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Antibiotic Use in Horse Reproduction
Published: August 16, 2010

One of the most common causes of infertility in mares is an infection in the uterus. However, many mares are treated for infections even though they might not actually be infected. Just because a culture of the uterus reveals an infectious organism does not mean this organism is a real pathogen causing a problem. Consequently, it is important to also look at the uterine cells under a microscope to make sure there is actual inflammation and the mare really is infected.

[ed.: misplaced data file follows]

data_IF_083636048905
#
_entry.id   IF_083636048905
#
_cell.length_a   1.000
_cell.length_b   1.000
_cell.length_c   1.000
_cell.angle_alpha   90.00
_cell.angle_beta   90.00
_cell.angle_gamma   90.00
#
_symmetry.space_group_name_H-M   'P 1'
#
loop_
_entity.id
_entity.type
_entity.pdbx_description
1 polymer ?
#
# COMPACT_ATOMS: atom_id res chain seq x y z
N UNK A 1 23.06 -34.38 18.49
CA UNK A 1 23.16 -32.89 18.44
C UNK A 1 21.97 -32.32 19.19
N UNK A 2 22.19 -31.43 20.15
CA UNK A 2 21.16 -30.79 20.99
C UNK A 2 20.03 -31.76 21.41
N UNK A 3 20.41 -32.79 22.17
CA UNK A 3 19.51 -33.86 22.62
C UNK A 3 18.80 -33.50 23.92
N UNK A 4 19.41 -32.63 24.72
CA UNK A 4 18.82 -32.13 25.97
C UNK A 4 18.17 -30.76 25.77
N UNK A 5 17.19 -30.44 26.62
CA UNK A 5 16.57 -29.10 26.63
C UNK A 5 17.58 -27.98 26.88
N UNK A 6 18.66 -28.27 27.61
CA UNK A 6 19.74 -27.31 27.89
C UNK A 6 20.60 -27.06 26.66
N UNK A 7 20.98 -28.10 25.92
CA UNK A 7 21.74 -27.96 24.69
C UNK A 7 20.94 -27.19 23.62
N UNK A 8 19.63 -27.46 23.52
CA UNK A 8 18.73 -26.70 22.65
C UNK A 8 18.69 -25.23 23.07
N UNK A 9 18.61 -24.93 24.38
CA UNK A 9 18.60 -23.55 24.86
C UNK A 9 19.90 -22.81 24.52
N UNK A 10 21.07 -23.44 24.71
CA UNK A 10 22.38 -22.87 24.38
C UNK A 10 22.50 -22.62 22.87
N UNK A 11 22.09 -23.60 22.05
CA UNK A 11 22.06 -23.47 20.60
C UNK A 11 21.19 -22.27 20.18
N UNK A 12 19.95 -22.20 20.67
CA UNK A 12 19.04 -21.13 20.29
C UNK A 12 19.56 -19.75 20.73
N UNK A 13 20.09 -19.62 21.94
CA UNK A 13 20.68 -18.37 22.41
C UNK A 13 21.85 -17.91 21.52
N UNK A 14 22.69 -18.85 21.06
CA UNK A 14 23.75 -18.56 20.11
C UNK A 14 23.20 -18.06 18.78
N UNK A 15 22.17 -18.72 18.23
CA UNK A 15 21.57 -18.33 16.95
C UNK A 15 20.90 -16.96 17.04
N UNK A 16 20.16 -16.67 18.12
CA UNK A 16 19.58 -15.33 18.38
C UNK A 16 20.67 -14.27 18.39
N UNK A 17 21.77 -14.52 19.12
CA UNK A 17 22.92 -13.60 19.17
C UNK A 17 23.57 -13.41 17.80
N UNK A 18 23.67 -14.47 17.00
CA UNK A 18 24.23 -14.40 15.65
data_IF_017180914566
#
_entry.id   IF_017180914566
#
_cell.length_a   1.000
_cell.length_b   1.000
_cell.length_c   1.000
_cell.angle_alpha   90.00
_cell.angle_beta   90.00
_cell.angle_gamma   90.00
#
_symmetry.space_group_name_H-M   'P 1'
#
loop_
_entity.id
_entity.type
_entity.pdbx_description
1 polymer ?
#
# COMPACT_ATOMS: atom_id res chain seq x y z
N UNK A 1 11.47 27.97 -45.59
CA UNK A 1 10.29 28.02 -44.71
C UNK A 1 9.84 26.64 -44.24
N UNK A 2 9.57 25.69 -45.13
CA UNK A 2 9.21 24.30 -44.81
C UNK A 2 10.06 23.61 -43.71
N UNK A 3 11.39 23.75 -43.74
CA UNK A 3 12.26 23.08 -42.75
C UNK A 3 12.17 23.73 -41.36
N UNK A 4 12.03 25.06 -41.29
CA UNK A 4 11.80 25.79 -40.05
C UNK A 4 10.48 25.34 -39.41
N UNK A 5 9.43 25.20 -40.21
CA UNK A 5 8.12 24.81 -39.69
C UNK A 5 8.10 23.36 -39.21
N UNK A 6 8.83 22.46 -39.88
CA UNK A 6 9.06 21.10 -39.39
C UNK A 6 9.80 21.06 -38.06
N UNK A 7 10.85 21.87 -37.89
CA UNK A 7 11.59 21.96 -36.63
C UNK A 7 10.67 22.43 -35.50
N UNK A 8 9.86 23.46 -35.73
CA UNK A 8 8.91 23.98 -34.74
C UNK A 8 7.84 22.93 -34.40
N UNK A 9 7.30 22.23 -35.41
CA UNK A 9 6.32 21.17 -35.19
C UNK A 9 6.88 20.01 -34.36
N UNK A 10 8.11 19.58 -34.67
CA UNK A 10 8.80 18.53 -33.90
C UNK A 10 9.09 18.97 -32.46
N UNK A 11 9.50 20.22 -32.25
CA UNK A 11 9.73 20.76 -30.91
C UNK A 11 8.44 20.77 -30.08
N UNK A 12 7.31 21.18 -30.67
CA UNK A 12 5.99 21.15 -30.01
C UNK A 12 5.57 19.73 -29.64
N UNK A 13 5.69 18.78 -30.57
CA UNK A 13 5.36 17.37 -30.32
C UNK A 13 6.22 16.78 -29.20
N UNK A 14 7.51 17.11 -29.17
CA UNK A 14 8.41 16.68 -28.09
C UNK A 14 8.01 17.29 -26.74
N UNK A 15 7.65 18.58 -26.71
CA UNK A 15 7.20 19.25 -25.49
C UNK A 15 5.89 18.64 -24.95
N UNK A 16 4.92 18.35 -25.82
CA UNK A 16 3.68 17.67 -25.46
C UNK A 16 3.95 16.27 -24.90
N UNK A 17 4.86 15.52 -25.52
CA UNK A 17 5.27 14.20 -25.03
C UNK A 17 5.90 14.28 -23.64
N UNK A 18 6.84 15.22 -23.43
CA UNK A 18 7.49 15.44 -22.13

For uterine infections, it is common to infuse antibiotics in the uterus; this is the method that has been used for many years for treatment. However, it is important to know that a lot of these mares have material in their uterus that will inactivate the antibiotics, so it is always a good idea to flush the uterus with large volumes of sterile solutions before infusing. Most mares need antibiotics infused in the uterus for 3 to 7 days, depending on the infection. Also, systemic use of antibiotics has been shown to reach high concentrations in the uterus and can be effective for treating uterine infections. Systemic antibiotic treatment means that you are giving antibiotics orally or by injection rather than placing them directly in the uterus. The advantage of treating with systemic antibiotics is you do not have to physically enter the uterus daily and potentially contaminant the uterus. A disadvantage is that a longer treatment period is required and only certain antibiotics are effective. If the uterine infection is due to an anatomic abnormality of the genital area, no infection will be cured long term until the abnormality is surgically repaired.

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